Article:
That settled, what do you do if you get your period in the back country?
One, don’t just discard or bury the plastic applicators or used tampons or pads themselves. Pack it all out – I know, yuck! – with the rest of your trash. I used an opaque bag from a freeze-dried meal, which I packed into my BV500 bear canister. Adding dry tea bags or crumbled aspirin to the bag can help control odor.
I haven’t tried it, but you can also buy a reusable flexible cup made of silicone or rubber. Austin REI stores carry them, or you can purchase the Diva Cup online at Target.com. Then you just empty the cup into a cathole when you’re taking care of other business.
And save your bear worries for other things – like the huckleberry necklace around your neck or the trout-scented lotion on your legs.
A river of pink will swirl through downtown Austin this Sunday.
The 18th annual Komen Austin Race for the Cure takes place Sept. 25. Proceeds from the event help pay for screenings, treatment, follow-up care and survivorship support to those fighting breast cancer.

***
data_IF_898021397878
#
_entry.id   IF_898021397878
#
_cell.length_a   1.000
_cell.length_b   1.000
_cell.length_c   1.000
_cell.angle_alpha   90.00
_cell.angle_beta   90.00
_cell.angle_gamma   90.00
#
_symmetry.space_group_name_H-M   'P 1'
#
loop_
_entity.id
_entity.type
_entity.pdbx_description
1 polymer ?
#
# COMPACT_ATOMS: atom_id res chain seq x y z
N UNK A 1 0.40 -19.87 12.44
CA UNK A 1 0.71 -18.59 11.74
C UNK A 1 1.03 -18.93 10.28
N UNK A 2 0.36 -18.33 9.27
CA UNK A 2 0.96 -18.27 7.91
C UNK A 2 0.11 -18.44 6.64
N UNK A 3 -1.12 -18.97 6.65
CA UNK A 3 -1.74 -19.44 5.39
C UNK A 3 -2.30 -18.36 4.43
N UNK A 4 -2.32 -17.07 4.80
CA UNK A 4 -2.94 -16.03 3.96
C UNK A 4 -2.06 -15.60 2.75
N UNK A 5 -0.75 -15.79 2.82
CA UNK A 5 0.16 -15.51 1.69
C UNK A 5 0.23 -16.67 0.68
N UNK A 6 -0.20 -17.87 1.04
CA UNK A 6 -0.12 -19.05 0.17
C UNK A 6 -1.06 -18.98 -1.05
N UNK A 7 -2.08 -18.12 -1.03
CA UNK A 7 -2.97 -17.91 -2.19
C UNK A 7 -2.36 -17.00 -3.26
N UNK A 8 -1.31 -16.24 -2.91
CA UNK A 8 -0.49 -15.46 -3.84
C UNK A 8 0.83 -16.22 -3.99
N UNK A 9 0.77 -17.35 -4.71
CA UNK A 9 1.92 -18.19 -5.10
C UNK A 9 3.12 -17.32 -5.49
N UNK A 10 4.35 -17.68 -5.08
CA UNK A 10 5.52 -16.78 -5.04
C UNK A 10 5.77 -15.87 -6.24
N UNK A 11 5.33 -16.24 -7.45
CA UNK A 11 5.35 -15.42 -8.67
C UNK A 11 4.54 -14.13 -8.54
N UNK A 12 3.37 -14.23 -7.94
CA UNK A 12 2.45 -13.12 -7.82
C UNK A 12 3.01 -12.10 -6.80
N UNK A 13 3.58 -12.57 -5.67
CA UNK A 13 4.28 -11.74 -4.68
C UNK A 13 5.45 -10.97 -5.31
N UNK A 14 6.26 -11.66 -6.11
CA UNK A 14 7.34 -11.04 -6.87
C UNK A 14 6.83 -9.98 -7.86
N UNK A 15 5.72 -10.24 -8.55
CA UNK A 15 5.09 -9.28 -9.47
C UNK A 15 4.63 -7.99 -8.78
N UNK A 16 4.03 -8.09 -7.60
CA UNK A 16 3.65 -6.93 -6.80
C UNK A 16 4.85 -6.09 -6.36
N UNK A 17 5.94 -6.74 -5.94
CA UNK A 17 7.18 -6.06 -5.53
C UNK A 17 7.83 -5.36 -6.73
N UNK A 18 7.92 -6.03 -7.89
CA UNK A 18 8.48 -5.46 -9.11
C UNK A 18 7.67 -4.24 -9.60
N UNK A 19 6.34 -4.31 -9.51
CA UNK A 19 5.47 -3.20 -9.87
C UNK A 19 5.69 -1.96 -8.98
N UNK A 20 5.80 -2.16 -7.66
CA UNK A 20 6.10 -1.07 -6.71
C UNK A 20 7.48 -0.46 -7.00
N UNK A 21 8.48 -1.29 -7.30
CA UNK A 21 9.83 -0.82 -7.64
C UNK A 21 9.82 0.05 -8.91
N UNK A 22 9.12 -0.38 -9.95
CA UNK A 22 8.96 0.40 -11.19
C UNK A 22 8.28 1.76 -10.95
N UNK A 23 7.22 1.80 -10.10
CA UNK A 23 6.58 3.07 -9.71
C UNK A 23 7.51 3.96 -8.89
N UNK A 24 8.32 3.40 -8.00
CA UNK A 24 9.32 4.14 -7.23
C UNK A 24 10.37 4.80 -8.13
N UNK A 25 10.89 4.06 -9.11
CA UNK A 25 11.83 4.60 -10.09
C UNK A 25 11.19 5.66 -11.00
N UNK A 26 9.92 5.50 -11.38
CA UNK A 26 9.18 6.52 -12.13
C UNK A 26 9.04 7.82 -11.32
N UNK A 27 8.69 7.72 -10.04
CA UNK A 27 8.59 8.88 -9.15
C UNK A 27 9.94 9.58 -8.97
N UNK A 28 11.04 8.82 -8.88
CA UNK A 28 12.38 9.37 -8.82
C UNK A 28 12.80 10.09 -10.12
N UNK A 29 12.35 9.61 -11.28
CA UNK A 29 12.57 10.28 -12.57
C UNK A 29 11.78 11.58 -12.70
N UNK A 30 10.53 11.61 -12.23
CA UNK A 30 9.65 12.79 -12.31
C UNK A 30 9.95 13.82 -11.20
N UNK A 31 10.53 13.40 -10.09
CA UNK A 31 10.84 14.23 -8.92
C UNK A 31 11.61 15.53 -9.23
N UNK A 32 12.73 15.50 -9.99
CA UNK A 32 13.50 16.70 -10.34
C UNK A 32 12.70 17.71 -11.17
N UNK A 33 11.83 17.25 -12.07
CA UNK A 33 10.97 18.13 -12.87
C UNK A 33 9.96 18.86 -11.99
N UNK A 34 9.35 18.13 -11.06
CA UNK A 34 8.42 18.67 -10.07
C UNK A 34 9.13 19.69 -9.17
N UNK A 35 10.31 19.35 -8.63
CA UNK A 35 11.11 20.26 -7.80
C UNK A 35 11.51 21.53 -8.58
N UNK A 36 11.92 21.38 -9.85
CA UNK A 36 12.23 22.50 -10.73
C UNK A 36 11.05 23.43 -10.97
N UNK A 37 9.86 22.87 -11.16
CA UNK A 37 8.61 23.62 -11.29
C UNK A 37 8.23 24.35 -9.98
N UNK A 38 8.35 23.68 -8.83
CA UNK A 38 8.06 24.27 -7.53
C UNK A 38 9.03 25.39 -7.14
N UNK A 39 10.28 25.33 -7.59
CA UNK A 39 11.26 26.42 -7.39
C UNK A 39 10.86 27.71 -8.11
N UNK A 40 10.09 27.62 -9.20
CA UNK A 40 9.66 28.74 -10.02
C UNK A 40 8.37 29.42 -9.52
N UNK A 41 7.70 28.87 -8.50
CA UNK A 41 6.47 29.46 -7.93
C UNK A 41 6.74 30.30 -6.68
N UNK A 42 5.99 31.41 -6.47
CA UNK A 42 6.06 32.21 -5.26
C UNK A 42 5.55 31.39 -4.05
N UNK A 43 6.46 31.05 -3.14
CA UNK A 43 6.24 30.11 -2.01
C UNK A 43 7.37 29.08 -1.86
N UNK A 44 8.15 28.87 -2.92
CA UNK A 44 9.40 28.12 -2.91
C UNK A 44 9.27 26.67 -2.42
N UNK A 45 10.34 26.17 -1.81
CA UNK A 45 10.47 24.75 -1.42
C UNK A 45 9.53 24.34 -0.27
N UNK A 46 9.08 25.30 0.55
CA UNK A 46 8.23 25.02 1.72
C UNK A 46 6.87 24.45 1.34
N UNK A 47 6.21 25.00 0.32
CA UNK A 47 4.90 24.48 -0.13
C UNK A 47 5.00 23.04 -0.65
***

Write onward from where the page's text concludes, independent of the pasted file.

Participants can choose from a timed or untimed 5K, or an untimed 1-mile route. The timed race starts at 7:15 a.m. in front of the Bullock Texas State History Museum, 1800 Congress Avenue. Untimed runners and walkers will start at 7:30 a.m.
Entry fee is $45 for the adult timed race or $35 for the untimed race (students $30, children $25, babies $10, cancer survivors $25). Rather stay in bed? The Sleep in for the Cure costs $75. Register here.
Of the money raised through the, 75 percent stays in Austin to fund community health care grants and educational initiatives; the rest supports national research to find treatment and cures for breast cancer. As of Monday morning, local race organizers had raised about $165,000 – just a third of their $500,000 fund-raising goal.
It’s not all about the race, either. Look for the Tiny Tails to You Petting Zoo, a Memory Wall where participants can leave a message for loved ones, and a Survivor & Fighter Tent offering massages and a photo booth.